Seyfarth Synopsis: Since March 18, 2020, group health plans have been required to provide benefits for certain items and services related to testing for or diagnosis of COVID-19 during the applicable emergency period - see our blog post here.

On December 2, 2021, President Biden announced that the Departments of Health and Human Services, Labor and the Treasury (Departments) would issue guidance by January 15, 2022, to clarify that individuals who purchase over-the-counter (OTC) COVID-19 diagnostic tests would be able to seek reimbursement for the tests from their group health plan.

Accordingly, on January 10th (five days before the effective date!) the Departments issued FAQs on the scope of required coverage for OTC COVID-19 tests obtained without a doctor’s order. The FAQs include enforcement safe harbors that allow plans to (a) limit the amount required to be reimbursed for non-preferred pharmacy and retail OTC tests, and (b) limit the amount of tests required to be covered each month without a doctor’s order.

  • No doctor’s order required. Plans are required to cover the cost of OTC COVID-19 tests without imposing any cost-sharing requirements, prior authorization or other medical management requirements (except as outlined below). Although plans are strongly encouraged to reimburse sellers (i.e., pharmacies and retailers) directly for tests provided, plans may require participants to pay for the tests and then submit a claim for reimbursement.

Notably, the FAQs do not modify prior guidance limiting the health plan mandate to costs for tests that are primarily intended for individualized diagnosis or treatment of COVID-19. So, for example, plans are still not required to cover any costs of testing for employment purposes only. Of course, given that plans generally may not require a doctor’s order for OTC testing, plans will be limited in their ability to implement any meaningful controls in this regard.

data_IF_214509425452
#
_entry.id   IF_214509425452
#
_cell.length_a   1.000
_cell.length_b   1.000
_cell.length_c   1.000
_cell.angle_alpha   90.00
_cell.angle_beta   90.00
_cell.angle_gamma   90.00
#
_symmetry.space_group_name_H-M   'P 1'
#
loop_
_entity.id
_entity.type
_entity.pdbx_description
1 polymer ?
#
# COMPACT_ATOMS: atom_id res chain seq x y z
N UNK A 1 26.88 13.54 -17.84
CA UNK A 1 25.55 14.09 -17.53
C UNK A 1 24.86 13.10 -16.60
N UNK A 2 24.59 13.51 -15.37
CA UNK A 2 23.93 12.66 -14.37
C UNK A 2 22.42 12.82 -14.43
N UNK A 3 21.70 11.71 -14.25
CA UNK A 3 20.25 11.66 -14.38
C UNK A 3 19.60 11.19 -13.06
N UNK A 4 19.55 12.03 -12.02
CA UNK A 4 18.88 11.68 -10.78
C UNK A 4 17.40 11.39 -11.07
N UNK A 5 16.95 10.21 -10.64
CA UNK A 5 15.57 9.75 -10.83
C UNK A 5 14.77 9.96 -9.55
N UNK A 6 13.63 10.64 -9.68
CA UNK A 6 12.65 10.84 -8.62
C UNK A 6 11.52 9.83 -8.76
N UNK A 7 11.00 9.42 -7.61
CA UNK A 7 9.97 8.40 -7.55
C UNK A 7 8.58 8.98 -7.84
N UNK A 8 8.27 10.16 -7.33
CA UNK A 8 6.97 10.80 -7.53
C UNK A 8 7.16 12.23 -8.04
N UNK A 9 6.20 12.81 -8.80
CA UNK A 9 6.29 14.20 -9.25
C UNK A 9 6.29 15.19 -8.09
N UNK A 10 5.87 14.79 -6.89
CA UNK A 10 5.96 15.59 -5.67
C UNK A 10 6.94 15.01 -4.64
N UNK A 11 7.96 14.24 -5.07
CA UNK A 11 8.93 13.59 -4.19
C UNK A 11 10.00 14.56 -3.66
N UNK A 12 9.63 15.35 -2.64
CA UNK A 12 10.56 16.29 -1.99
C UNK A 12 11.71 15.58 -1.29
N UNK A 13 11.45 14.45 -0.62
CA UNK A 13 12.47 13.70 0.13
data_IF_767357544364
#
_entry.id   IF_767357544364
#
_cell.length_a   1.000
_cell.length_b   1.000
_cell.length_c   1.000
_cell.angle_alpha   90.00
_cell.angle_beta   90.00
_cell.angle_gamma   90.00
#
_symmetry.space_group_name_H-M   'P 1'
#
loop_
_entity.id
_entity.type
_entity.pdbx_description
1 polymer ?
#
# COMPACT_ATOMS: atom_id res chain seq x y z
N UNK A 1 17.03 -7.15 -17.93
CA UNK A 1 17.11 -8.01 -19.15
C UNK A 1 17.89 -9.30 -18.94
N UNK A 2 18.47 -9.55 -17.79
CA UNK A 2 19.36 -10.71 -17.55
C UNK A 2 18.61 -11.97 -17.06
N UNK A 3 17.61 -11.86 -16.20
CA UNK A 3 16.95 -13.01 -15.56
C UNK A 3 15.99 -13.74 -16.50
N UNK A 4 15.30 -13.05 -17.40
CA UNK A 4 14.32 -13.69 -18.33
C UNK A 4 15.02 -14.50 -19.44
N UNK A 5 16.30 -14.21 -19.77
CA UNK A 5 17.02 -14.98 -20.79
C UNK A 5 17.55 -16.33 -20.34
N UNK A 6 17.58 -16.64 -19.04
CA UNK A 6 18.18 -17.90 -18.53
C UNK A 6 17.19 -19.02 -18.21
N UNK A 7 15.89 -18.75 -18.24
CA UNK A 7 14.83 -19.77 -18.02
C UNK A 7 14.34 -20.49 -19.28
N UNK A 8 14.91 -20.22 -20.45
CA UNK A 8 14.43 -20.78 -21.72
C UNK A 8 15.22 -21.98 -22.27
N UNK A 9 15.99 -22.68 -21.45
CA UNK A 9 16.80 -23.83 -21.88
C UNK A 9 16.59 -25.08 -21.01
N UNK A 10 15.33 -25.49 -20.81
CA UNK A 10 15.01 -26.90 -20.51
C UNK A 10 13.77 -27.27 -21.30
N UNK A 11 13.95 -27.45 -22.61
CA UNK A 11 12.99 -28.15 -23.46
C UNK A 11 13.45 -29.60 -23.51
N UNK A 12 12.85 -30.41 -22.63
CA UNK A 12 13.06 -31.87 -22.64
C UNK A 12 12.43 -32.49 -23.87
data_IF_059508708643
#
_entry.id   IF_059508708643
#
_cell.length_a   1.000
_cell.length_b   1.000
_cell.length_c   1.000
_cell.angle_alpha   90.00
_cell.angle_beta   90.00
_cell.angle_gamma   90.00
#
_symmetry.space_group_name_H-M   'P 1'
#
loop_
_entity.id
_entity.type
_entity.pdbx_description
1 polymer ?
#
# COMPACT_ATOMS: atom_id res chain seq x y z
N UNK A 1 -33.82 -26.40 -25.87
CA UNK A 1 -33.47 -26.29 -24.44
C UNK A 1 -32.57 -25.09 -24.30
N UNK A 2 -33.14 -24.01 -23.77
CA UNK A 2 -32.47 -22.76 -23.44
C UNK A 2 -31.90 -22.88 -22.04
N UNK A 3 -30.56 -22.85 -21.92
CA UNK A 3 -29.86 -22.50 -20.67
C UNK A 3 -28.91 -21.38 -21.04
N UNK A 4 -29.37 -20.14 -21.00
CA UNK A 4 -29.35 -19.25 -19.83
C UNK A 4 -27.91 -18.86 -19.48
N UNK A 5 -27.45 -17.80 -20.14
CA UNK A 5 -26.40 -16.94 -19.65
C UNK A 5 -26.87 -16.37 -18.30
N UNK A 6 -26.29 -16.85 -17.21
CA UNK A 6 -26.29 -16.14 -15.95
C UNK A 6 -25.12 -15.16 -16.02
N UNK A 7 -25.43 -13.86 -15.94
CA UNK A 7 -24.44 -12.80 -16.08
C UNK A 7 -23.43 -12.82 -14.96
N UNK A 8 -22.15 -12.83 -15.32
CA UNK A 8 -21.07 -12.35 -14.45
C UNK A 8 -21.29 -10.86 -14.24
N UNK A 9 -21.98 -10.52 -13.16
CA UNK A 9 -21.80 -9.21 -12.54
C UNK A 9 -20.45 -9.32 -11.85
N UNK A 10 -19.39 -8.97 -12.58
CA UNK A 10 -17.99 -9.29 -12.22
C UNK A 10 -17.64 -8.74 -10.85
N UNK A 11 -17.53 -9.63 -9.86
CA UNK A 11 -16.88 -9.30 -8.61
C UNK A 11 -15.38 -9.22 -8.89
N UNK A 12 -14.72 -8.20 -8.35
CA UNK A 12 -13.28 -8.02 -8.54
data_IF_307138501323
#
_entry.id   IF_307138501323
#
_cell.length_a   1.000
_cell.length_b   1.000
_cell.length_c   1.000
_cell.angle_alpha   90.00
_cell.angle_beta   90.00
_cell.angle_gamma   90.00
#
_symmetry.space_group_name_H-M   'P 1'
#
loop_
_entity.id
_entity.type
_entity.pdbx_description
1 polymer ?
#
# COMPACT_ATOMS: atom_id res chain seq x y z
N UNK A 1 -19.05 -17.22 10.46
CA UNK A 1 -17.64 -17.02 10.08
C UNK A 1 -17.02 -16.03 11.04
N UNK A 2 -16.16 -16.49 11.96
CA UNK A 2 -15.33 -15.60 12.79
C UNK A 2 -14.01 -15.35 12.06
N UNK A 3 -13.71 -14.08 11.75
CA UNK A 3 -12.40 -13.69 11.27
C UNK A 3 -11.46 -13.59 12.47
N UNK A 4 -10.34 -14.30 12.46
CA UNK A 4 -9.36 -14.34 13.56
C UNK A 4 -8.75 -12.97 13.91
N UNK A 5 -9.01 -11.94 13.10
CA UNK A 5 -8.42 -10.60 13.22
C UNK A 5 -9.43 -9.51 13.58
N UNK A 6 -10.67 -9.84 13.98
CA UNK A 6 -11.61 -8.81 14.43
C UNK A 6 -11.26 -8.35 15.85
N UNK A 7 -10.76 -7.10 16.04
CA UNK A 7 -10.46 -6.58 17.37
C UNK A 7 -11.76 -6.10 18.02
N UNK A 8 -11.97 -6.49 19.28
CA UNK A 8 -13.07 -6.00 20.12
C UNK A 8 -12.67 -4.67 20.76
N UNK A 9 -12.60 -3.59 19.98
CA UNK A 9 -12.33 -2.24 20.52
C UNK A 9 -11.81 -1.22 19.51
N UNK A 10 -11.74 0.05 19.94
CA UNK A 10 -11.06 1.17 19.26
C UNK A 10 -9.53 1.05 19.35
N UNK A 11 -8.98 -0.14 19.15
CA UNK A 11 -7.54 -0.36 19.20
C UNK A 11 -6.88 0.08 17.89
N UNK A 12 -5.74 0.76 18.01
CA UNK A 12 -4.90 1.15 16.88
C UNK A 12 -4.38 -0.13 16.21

• Safe harbor for limiting amount of reimbursement. A plan may not limit its coverage to tests provided by preferred pharmacies or retailers. A plan may, however, limit reimbursement for tests purchased at non-preferred pharmacies or retailers to $12 per test (or the actual cost, if less), provided that the plan also arranges for direct coverage of tests both through its pharmacy network and a direct-to-consumer shipping program.

“Direct coverage” means that a participant is not required to seek reimbursement post-purchase; instead, the plan makes the systems and technology changes necessary to process the plan’s payment to the preferred pharmacy or retailer directly (including the direct-to-consumer shipping program) with no upfront out-of-pocket cost to the participant.

A plan must take reasonable steps to ensure that participants have adequate access to OTC COVID-19 tests, through an adequate number of retail locations. If a plan is unable to meet the requirements of the safe harbor (e.g. there are long delays in the plan’s direct-to-consumer shipping program), the plan cannot set limits on the amount of reimbursement, or impose cost-sharing, for any tests obtained by participants. The guidance appears to contemplate that, depending on market conditions, plans may be forced to operate outside of the safe harbor for certain periods of time, reimbursing for non-preferred provider tests at actual cost even though those costs may exceed the safe harbor $12/test level.